Abrogation of CD30 and OX40 signals prevents autoimmune disease in FoxP3-deficient mice
Research output: Contribution to journal › Article
Colleges, School and Institutes
Our previous studies have implicated signaling through the tumor necrosis family receptors OX40 and CD30 as critical for maintaining CD4 memory responses. We show that signals through both molecules are also required for CD4 effector-mediated autoimmune tissue damage. Under normal circumstances, male mice deficient in the forkhead transcription factor FoxP3, which lack regulatory CD4 T cells, develop lethal autoimmune disease in the first few weeks of life. However, in the combined absence of OX40 and CD30, FoxP3-deficient mice develop normally and breed successfully. The extensive tissue infiltration and organ destruction characteristic of FoxP3 disease does not appear in these mice, and their mortality is not associated with autoimmunity. Although the absence of OX40 plays the dominant role, FoxP3-deficient mice sufficient in CD30 but deficient in OX40 signals still eventually develop lethal disease. This result was supported by the observation that blocking antibodies to OX40 and CD30 ligands also abrogated disease mediated by FoxP3-deficient T cells. These observations identify OX40 and CD30 signals as essential for the development of clinically relevant CD4-dependent autoimmunity and suggest that combination therapies that abrogate these signals might be used to treat established human autoimmune diseases.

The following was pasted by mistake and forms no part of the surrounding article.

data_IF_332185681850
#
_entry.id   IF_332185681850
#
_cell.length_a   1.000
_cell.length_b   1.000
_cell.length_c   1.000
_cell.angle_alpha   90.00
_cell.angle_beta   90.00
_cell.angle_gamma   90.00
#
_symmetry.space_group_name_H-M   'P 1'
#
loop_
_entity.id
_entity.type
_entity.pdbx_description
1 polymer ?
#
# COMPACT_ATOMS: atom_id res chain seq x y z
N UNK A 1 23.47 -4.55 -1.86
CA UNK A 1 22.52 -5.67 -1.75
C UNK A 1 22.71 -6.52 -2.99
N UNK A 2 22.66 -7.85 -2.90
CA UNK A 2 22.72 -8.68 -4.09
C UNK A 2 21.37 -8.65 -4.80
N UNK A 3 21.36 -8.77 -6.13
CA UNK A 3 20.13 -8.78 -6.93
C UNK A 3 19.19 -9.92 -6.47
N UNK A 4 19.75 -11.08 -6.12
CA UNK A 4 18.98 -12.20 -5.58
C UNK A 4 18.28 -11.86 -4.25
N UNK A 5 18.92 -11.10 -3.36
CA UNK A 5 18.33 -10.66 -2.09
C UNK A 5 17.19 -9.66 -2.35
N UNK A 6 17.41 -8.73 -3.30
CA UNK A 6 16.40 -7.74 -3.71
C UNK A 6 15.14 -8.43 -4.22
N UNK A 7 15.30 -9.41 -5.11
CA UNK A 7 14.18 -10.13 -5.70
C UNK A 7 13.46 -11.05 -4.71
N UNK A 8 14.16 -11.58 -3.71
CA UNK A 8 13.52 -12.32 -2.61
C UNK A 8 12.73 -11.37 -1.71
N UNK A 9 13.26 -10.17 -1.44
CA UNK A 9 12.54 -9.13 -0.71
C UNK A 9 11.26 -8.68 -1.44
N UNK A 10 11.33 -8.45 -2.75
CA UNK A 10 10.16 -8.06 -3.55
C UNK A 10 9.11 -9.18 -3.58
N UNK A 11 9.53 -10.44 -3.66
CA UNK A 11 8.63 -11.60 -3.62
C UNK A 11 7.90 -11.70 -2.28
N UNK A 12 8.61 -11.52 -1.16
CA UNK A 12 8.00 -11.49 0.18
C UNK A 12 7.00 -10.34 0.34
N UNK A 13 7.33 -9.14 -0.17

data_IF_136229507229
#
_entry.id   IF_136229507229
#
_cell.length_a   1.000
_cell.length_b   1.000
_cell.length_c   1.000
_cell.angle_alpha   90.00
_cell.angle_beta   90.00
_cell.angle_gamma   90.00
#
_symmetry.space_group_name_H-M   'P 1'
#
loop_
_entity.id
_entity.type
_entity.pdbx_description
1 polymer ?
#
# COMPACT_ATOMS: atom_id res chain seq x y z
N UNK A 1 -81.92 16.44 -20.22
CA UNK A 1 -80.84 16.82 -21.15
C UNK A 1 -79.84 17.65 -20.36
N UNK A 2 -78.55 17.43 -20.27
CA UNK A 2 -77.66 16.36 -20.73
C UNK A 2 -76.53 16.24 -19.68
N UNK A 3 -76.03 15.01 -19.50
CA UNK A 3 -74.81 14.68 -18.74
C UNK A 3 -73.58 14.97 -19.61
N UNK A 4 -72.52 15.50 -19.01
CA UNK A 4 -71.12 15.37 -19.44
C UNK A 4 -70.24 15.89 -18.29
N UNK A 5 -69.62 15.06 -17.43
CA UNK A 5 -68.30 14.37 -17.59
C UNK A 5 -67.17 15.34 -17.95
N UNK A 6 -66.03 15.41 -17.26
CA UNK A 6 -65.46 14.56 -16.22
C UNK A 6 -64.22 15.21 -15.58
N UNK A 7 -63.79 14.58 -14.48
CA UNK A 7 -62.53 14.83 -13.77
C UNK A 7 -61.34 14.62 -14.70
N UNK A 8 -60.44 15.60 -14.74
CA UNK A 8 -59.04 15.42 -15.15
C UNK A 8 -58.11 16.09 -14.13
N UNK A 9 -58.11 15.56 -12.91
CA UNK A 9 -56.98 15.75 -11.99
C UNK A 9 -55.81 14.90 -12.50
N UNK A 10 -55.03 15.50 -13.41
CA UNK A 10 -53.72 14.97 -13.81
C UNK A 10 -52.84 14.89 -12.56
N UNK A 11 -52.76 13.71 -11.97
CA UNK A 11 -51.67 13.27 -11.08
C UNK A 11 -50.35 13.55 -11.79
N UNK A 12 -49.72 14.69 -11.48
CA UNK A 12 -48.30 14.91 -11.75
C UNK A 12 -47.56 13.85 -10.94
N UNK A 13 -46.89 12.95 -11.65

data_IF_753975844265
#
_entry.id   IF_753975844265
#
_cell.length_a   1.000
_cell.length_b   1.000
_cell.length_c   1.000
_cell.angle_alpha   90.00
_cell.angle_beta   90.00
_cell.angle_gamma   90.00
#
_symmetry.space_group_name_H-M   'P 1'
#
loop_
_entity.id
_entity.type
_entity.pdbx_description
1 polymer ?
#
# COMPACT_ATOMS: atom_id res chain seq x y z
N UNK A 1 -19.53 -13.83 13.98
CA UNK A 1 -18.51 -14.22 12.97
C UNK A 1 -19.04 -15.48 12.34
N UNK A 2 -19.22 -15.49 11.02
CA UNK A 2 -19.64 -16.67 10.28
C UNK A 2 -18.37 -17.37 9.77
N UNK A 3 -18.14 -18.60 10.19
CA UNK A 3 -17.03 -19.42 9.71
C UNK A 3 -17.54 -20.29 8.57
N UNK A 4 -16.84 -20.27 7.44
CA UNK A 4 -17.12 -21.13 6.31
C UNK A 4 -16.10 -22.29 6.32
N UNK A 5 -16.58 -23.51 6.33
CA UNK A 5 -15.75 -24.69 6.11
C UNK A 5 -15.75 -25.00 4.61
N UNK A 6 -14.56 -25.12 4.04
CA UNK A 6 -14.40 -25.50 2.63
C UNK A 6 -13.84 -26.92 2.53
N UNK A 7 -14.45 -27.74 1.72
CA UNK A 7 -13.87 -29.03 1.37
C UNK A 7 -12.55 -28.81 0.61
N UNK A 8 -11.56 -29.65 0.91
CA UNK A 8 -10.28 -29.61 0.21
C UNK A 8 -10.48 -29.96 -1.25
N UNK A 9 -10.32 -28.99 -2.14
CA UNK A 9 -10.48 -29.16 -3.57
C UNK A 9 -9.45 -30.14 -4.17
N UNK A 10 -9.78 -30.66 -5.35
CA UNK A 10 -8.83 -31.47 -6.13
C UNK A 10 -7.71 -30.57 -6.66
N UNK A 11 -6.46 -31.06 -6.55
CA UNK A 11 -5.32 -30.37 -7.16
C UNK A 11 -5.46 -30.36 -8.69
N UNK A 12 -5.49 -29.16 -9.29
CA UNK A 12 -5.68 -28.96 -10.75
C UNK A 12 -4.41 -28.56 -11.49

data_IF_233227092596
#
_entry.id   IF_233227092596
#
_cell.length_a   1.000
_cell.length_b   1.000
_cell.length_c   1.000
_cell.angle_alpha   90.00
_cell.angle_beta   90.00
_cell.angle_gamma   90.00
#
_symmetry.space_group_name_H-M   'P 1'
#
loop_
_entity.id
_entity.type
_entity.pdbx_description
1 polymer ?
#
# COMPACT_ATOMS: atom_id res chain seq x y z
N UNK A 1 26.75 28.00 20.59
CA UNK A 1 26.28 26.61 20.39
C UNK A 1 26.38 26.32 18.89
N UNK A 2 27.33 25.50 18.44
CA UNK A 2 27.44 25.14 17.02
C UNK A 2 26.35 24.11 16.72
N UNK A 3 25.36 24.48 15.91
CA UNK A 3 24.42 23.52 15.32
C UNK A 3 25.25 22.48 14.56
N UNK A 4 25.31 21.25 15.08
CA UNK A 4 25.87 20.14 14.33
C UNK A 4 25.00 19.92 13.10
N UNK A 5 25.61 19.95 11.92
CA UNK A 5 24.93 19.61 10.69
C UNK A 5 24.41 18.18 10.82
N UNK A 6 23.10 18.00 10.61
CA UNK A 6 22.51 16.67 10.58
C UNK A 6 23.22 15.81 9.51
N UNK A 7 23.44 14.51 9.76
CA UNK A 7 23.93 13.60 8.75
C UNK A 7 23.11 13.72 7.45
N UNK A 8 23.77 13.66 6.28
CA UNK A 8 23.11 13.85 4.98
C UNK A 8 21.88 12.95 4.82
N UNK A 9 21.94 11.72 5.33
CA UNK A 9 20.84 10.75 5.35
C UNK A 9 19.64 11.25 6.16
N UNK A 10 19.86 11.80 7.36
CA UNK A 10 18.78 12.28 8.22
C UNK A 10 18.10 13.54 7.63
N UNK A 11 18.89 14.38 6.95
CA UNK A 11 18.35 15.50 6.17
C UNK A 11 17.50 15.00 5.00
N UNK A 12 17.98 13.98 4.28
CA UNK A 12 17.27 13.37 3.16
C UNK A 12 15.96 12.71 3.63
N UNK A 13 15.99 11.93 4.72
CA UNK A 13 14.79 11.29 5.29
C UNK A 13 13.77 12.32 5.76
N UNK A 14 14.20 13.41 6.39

|Number of pages||6|
|Journal||The Journal of Experimental Medicine|
|Publication status||Published - 1 Aug 2011|